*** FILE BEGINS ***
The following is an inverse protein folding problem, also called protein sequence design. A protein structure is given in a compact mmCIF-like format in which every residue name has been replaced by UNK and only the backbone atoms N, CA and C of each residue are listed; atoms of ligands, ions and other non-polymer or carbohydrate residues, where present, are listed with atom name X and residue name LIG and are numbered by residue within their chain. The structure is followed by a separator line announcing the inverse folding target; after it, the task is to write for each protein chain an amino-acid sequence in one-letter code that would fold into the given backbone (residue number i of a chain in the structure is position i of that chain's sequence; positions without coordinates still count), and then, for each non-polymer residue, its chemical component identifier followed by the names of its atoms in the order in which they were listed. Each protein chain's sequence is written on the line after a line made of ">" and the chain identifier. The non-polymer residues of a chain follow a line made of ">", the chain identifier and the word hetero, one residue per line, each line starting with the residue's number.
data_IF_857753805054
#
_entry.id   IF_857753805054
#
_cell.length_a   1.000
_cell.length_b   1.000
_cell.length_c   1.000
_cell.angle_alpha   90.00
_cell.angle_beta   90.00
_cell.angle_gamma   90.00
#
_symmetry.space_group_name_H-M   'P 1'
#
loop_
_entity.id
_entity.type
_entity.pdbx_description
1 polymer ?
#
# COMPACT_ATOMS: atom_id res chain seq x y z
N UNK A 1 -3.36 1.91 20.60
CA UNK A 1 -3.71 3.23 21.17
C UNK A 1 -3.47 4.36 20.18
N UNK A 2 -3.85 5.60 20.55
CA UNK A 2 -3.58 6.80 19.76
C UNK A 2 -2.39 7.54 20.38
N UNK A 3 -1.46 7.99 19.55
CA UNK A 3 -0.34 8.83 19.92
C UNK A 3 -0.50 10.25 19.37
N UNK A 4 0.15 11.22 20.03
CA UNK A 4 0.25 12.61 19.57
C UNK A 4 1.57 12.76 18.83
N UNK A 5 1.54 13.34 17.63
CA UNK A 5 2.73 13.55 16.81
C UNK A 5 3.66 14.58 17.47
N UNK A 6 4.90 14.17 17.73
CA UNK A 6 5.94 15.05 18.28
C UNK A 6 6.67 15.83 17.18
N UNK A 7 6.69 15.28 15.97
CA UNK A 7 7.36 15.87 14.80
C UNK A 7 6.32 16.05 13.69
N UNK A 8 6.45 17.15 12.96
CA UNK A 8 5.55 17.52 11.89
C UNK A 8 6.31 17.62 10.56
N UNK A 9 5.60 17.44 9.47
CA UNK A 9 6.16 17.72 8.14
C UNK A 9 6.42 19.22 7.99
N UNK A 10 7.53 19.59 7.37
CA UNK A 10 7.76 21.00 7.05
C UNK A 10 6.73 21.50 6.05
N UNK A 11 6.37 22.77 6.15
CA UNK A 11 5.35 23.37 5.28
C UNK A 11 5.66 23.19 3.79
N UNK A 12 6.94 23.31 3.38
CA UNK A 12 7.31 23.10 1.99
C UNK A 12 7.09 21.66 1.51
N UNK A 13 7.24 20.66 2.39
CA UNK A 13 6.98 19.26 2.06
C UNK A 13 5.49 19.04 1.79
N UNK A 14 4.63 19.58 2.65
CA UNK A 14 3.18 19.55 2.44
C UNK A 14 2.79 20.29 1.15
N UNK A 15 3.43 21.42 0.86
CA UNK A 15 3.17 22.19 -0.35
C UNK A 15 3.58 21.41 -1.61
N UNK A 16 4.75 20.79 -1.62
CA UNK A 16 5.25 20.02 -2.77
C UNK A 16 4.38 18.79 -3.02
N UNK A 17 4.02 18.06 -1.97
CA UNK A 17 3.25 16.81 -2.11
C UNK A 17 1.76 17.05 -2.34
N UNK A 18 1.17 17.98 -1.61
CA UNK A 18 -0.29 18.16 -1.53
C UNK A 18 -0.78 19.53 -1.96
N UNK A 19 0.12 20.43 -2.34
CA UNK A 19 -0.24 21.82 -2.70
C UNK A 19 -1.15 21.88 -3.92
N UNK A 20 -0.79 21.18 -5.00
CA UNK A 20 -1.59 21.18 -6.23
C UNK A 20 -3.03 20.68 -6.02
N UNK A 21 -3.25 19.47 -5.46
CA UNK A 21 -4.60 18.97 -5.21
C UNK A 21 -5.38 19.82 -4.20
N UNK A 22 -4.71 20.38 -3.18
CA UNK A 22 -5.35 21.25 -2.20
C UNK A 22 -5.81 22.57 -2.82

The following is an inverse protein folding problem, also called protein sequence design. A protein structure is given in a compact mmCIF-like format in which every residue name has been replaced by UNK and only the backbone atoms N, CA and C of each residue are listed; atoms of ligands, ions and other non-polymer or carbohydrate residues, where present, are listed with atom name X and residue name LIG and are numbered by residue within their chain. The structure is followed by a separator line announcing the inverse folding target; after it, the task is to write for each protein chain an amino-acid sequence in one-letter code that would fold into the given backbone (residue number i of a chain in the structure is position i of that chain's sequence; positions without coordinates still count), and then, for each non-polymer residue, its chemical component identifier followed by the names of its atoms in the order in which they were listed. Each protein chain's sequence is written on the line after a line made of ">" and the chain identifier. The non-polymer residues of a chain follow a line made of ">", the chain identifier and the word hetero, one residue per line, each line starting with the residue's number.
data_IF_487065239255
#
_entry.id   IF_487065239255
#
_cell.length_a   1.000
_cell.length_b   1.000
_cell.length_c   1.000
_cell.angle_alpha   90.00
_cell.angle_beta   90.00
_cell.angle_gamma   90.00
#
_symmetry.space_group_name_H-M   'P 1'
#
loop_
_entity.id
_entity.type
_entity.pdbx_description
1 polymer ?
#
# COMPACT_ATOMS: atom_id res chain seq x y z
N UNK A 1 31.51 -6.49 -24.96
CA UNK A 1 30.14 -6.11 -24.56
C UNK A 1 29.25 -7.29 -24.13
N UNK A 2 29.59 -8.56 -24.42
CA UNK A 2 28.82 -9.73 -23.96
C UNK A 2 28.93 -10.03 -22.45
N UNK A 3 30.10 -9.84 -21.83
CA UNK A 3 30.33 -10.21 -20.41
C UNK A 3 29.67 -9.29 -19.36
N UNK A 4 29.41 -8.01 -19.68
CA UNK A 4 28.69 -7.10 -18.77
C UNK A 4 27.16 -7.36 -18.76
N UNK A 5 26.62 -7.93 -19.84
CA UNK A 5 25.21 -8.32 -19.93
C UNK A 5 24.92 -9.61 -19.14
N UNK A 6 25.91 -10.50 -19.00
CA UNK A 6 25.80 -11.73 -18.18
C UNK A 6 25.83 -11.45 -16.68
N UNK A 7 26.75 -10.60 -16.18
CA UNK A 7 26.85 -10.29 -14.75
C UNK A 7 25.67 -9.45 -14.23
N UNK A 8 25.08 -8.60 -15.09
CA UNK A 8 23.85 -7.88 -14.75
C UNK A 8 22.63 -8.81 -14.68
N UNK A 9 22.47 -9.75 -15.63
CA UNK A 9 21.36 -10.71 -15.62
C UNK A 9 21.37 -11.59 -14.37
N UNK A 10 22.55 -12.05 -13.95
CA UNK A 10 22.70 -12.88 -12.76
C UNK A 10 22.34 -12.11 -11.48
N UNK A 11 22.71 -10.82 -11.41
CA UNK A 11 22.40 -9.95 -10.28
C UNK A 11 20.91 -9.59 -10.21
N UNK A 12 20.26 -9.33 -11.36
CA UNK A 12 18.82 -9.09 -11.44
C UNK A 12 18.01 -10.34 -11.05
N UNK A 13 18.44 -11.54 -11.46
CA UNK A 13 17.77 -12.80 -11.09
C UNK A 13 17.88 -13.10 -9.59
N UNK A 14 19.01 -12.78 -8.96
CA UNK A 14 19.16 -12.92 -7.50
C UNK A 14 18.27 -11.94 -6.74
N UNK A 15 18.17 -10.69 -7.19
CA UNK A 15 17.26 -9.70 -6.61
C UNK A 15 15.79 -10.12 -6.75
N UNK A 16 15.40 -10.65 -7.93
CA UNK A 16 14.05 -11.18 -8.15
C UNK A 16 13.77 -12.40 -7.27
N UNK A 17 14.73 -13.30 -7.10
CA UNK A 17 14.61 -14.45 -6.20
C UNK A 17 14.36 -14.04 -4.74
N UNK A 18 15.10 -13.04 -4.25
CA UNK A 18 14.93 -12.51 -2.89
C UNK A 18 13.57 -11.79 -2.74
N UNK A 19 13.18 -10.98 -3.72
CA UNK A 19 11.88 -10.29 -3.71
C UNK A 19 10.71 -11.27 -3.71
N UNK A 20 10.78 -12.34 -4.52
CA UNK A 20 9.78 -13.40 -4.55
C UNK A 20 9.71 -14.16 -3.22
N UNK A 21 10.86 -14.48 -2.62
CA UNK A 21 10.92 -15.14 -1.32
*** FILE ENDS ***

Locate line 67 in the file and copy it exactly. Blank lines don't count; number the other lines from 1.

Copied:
N UNK A 16 4.75 20.79 -1.62